Feminist student societies can exclude transgender women, university students’ union chiefs have admitted after “landmark” legal action.
Bristol Students’ Union (SU) caused anger by disciplining Women Talk Back (WTB), its own feminist group, for excluding male-born trans women from talks on rape and sexual assault.
The society had hosted women-only meetings at the University of Bristol to discuss male violence and argued that the presence of trans women could make attendees fearful of speaking out. However, a student later complained.
Following an investigation, in Feb 2021 Bristol SU demanded that Raquel Rosario Sanchez, its president, stand down before banning her from leadership posts for two years and ordering an “equality, diversity and inclusion” course for the society.
In response, four members of WTB took legal action, arguing in Bristol County Court papers that Bristol SU had “denied them their rights under the Equality Act, discriminated against the claimants, subjected them to detriments, treated them less favourably, harassed and victimised them”.
Now, Bristol SU has backed down and admitted that “affiliated clubs and societies may lawfully offer single-sex services and be constituted as single-sex associations” under the Equality Act.
In an out-of-court settlement this month, the students’ union confirmed that it “understands that Women Talk Back was seeking to operate in this way” and “WTB could, should they wish to do so, re-apply for affiliation to the Union on that basis”.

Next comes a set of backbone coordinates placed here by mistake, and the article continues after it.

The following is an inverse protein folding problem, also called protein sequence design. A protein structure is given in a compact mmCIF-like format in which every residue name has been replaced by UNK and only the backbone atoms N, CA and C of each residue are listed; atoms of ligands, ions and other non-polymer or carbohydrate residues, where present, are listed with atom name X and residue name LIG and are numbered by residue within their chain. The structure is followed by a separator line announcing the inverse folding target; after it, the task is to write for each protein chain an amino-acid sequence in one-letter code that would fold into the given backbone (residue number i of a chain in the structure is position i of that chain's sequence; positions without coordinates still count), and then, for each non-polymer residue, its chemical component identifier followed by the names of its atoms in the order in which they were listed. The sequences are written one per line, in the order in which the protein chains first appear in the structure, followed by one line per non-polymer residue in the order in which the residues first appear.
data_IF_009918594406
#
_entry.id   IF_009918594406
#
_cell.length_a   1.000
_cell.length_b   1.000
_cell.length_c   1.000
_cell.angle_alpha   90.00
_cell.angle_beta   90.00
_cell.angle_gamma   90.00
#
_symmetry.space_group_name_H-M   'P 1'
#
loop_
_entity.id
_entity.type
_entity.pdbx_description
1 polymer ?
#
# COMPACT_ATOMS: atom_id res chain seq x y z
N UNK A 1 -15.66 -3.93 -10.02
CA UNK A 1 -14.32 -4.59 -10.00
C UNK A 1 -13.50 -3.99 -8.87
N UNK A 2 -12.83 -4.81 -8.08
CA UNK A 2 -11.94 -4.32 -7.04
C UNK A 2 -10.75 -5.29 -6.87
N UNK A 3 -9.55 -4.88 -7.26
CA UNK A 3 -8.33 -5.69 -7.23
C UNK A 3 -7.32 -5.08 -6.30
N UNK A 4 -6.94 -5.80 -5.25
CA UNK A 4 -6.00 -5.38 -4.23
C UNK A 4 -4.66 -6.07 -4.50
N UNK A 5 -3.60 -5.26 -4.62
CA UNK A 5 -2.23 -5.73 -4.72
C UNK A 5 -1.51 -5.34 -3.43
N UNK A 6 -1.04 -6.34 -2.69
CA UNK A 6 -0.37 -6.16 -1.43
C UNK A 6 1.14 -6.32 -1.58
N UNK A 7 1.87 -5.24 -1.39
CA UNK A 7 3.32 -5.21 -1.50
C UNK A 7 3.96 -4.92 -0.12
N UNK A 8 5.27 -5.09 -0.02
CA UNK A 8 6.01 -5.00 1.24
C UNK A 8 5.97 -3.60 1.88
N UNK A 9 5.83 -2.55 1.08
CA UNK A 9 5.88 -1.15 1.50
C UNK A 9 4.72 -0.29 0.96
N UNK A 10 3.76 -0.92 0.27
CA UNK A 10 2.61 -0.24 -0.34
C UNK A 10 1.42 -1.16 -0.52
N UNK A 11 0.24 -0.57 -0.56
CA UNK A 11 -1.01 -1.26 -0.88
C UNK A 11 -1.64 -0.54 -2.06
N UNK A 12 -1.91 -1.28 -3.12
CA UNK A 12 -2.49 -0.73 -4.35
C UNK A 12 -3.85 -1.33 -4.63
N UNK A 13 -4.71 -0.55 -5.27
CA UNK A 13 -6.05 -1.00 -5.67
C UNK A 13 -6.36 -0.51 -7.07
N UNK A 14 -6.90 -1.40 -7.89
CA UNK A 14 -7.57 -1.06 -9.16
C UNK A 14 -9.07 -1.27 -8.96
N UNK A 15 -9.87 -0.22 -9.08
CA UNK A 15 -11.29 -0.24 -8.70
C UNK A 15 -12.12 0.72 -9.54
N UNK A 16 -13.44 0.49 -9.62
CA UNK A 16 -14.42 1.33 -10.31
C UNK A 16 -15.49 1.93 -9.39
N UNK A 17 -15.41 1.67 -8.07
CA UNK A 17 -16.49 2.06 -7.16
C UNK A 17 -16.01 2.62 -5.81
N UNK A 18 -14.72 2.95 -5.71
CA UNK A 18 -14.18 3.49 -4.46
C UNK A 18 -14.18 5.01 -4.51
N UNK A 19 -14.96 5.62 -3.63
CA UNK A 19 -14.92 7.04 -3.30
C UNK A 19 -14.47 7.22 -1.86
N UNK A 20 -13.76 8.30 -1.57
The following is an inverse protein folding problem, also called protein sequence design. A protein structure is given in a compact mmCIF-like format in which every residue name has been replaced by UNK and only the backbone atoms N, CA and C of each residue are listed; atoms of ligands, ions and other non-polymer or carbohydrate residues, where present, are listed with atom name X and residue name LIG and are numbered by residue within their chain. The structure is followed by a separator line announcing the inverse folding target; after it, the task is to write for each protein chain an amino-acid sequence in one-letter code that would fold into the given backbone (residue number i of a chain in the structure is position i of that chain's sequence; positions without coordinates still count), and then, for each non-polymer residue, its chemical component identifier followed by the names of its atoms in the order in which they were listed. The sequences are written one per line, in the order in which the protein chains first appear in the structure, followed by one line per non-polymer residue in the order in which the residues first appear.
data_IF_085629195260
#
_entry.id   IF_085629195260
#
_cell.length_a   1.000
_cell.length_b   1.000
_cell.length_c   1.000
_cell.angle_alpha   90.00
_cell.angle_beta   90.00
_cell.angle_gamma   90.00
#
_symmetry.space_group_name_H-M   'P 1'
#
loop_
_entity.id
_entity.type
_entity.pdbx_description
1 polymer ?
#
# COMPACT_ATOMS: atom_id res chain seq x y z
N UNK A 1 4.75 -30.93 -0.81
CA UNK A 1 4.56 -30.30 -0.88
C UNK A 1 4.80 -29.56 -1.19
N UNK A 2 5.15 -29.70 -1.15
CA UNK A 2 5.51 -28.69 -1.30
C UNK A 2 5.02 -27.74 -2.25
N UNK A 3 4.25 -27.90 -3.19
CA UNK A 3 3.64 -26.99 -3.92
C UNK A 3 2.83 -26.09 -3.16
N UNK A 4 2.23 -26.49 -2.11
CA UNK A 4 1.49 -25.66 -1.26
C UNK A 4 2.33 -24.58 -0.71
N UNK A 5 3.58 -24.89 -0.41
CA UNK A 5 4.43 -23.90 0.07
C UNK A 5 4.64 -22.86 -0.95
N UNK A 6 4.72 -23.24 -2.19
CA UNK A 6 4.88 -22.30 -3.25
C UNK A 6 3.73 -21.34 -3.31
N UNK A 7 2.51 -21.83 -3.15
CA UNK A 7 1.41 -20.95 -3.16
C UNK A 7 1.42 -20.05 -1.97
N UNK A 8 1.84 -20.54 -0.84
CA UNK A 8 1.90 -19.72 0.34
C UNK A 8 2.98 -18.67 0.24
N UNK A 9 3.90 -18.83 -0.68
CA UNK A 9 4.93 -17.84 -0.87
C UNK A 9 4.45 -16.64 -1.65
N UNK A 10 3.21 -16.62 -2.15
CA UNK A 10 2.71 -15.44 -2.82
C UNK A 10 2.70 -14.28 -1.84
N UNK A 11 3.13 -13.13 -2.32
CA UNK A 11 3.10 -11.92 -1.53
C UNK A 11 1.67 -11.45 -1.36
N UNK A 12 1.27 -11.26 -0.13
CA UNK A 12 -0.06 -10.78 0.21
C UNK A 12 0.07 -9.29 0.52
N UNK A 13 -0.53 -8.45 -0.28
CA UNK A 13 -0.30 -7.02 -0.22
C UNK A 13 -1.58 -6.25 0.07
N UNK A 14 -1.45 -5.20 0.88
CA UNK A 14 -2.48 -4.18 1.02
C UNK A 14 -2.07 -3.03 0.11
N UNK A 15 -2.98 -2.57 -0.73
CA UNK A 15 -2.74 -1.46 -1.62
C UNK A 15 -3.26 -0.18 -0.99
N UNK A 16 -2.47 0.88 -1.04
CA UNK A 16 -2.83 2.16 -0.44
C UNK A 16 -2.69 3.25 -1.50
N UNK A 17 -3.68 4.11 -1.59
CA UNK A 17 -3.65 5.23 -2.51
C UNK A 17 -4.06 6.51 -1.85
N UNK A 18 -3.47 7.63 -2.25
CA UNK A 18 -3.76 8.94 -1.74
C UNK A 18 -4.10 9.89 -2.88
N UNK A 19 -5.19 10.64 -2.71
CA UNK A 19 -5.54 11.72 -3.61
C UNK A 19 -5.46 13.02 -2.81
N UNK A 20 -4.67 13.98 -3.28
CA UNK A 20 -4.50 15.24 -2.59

Bristol SU’s statement added: “In doing so, WTB would set out in their constitution the Equality Act 2010 definition of ‘women’ being ‘a female of any age’ instead of the byelaws definition.”
This marked an about-turn for Bristol SU chiefs, who had initially told the society that their byelaw definition of women, “all who self-define as women”, meant they “do not allow a group to restrict their membership to cisgender women” so they could not be single-sex.
On Saturday, WTB hailed the “landmark” outcome for setting a legal precedent for universities across the UK which “make it easier for women like us in academia to breathe”.
Ms Rosario Sanchez, who is also a PhD student at the University of Bristol’s Centre for Gender and Violence Research, told The Telegraph: “Trans activists in academia thought we would wither away if only they bullied and intimidated us enough. But we refused to cower, disassemble or quit.
“Through our experience, we’ve inspired the first recognition of single-sex societies as lawful in academia. Our story is about young women using their voice to make positive change that benefits all students, regardless of sex.”
‘A step forward’
The society, which has 73 registered members and has had hundreds more attend its meetings, crowdfunded £52,000 for its legal action.
Elizabeth McGlone, a solicitor at Didlaw who represented WTB, told The Telegraph: “WTB and BSU reached agreement earlier this month with BSU recognising that WTB was seeking to operate as a single-sex service in accordance within the lawful exceptions under the Equality Act 2010.
“BSU has updated its guidance on affiliation and reaffiliation as a result of this case.
“I consider this is a step forward in respect of the protection of single-sex spaces which, in specific circumstances are lawful under the Equality Act 2010, on the basis they are a proportionate means of achieving a legitimate aim, such as privacy or prevention of trauma.”
Trans activism in campus
It was the latest clash between gender-critical feminists and Left-wing activists on British campuses.
Last year, The Telegraph revealed how the women-only Swansea University Feminist Society had been “purged by trans activists” for supporting women’s sex-based rights, with its email accounts shut down and members quitting for their safety.
This prompted Toby Young, the founder of the Free Speech Union, to warn that “the gradual erasure of feminist societies in Britain’s universities is a national scandal”.